Situated between these men and women is John, the friend of the bridegroom. It was the friend’s responsibility to bring bride and groom together, rejoicing at the bridegroom’s exultations over his bride. John recognizes that Jesus is the bridegroom of Israel, but his placement in the center of this literary unit means that his passage is also bringing together the symbolic man and woman of the adjacent segments. Thus, we can see a chiastic structure to the Cana cycle:
- WOMAN – MOTHER of Jesus. (2:1-12) -Wedding Feast at Cana
- MAN – GROOM – Nicodemus, RULER of Pharisees – (2:13-3:21) – Jerusalem
- FRIEND – John,“friend of the bridegroom.” (3:22-36) – Aenon, meaning “spring.”
- WOMAN – BRIDE – Samaritan woman who “has no husband.” – (4:1-45) – Samaria
- MAN – FATHER of sick boy – RULER in Galilean district (4:46-54) – Cana
John is baptizing at Aenon because there is “much water there.” Aenon means “spring.” At the heart of this unit is a spring, which was also true of Eden. A spring fed the garden where God formed man and woman and brought them together, and baptismal waters will feed into the new creation.
In this section John also says of the bridegroom that “He must increase,” and of himself, “I must decrease.” The writer chose words that were used in Greek writings for the waxing and waning of celestial bodies. Maybe this is one reason that the church has celebrated the birth of Jesus on December 25th, the date from which the light of the sun begins to increase. The Nativity of John the Baptist is on the summer solstice, the date from which light begins to decrease.
Throughout this unit, there is a literary passage of time. Jesus says to His mother, “my hour has not yet come.” Ultimately, Jesus’ “hour” is the full revelation of His glory on the cross, but He is also saying that it is not yet time to reveal Himself as the Messiah. Implicit and explicit time markers in this unit move from night to the full light of day. Assuming that the wedding at Cana was in keeping with Jewish wedding customs, it occurs at evening. In the Bible, each day begins with evening and this unit is beginning at the start of a new day. In the next section, Jesus goes up to Jerusalem for Passover, a feast commemorating the most famous night in Jewish history when God called forth His son Israel from Egypt. Then, Nicodemus comes to Jesus at night and converses with Him about Israel’s need for a new birth.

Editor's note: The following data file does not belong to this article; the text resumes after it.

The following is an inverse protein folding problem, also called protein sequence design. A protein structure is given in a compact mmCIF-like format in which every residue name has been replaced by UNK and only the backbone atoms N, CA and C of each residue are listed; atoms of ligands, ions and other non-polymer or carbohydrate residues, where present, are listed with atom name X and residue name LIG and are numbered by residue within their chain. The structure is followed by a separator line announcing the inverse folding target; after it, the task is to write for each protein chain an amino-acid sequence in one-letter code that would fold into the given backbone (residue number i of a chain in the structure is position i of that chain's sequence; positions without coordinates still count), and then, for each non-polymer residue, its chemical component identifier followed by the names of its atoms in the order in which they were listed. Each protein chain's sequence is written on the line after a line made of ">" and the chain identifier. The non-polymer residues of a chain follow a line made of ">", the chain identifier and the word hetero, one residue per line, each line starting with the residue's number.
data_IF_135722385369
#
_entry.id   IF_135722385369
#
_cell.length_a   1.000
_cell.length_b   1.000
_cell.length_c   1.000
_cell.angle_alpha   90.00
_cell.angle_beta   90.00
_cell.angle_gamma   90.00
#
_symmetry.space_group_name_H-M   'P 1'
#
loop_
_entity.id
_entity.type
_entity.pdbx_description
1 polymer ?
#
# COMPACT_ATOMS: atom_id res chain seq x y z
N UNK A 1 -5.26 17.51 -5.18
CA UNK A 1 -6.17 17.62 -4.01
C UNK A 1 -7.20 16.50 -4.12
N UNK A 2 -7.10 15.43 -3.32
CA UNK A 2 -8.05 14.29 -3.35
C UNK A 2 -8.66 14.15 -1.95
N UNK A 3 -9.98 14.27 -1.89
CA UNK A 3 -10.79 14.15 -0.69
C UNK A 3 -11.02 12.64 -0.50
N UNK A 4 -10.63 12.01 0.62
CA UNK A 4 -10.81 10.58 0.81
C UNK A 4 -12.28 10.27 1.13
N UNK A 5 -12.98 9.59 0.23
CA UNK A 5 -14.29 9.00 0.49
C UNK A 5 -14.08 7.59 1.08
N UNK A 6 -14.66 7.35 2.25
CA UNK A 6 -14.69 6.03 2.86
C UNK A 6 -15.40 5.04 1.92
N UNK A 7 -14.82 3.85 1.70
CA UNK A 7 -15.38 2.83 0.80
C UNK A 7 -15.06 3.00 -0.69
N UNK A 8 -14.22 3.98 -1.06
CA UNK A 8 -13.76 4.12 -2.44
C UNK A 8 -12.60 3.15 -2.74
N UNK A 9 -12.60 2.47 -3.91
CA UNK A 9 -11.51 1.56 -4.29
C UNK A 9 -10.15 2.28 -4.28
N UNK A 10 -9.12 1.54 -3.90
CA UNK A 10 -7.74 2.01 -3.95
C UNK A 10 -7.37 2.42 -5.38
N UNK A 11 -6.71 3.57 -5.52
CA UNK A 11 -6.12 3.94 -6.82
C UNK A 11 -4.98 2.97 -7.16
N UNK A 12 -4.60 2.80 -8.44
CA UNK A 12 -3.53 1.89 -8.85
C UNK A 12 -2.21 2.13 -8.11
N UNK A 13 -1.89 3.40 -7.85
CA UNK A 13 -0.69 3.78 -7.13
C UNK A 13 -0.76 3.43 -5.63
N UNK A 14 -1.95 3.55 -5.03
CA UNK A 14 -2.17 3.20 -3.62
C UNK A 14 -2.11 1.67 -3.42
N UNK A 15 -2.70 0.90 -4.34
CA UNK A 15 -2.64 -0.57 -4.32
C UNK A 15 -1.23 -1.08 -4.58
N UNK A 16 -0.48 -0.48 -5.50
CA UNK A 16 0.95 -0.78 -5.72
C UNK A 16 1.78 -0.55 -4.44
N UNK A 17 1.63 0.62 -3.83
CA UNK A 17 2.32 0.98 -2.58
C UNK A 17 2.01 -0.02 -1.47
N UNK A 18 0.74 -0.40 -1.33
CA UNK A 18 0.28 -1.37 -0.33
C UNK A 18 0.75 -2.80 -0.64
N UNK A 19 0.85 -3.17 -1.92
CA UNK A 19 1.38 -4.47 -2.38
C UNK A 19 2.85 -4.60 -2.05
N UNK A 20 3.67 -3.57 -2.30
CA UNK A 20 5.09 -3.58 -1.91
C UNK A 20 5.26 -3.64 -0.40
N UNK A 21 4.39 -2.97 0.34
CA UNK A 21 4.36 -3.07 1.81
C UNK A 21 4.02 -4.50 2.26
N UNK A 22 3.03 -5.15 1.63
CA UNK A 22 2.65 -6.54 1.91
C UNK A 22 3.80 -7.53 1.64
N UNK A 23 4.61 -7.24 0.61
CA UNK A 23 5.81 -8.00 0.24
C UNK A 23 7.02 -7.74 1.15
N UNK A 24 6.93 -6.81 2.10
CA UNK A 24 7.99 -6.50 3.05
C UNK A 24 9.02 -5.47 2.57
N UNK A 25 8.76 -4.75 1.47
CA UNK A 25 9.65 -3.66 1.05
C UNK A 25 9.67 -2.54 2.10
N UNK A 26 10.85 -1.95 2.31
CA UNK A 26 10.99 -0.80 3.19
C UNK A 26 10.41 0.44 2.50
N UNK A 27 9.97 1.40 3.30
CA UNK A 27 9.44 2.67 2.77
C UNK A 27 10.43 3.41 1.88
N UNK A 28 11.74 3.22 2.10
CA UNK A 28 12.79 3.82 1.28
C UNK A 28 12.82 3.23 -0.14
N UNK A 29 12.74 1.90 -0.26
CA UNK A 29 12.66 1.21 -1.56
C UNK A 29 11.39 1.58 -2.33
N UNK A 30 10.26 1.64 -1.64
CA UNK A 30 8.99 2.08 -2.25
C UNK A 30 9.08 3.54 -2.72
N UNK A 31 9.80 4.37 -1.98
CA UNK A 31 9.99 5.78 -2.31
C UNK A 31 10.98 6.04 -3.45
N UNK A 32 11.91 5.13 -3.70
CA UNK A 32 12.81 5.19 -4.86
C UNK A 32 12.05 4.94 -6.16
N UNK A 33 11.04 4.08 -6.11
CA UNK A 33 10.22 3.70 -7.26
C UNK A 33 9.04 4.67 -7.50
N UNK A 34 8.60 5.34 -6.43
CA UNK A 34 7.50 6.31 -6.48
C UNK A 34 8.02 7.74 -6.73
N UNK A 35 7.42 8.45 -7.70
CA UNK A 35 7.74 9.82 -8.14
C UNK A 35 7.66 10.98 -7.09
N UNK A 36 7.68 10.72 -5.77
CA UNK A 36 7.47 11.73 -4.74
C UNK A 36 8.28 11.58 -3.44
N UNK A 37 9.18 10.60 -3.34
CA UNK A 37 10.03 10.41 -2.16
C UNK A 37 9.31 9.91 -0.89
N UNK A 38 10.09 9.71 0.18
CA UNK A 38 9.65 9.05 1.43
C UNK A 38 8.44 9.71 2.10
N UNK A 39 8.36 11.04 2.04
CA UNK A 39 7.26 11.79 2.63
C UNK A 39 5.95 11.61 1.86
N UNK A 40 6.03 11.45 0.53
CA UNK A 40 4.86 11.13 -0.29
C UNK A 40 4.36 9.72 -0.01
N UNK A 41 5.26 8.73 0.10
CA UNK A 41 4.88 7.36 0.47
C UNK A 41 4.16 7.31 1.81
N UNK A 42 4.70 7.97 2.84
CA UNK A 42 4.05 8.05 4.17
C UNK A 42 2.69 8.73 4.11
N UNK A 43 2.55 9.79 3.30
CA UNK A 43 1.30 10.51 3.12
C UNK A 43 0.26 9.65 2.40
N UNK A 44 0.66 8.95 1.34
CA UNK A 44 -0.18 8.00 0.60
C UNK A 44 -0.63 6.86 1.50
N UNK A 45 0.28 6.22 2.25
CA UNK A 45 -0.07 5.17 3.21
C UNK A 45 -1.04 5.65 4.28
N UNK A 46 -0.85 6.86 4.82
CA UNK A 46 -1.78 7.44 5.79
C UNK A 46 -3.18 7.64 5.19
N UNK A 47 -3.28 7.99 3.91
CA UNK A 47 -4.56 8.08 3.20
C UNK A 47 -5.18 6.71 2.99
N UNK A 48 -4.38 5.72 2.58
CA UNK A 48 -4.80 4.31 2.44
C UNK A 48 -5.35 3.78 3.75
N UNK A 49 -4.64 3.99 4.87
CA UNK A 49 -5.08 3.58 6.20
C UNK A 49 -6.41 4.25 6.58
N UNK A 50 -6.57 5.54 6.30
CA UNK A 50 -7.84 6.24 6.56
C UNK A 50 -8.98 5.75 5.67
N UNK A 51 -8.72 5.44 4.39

From the middle of the unit, John says that Jesus must wax while he wanes. The light that has come into the world will increase. The natural light that comes into the world every day is the sun, and in the very next section, we see Jesus coming to the Samaritan woman at the sixth hour or high noon. Not coincidentally, Jacob also met Rachel at a well at “high day.” Jesus specifically reveals Himself to the Samaritan woman as the Messiah because His hour has come. He even says that the hour for true worship is nowhere. Jesus shines His light on her life and she does not hide in darkness. It is probably for this reason that, according to the Greek Orthodox tradition, the woman is Christened, Photine, or enlightened one at her baptism. In the next section, it is the seventh hour when the son of the Galilean official begins to get well. Though several days have passed since Jesus revealed Himself to the Samaritan woman, the literary day has advanced by one hour.
The seventh hour has come! the Sun of Righteousness has come out of his chamber like a bridegroom and is like a champion running His course with joy. The human family is reborn with the death and resurrection of Jesus Christ and the Bride is making herself ready for the great wedding of the Lamb, adorning herself with good works to be revealed on that day.
Jacob Gucker is a librarian at BMA Theological Seminary in Jacksonville, Texas. He lives with his wife and baby daughter at Preacher’s End Farm where she raises vegetables and pastures chickens and he looks up from his books to help out.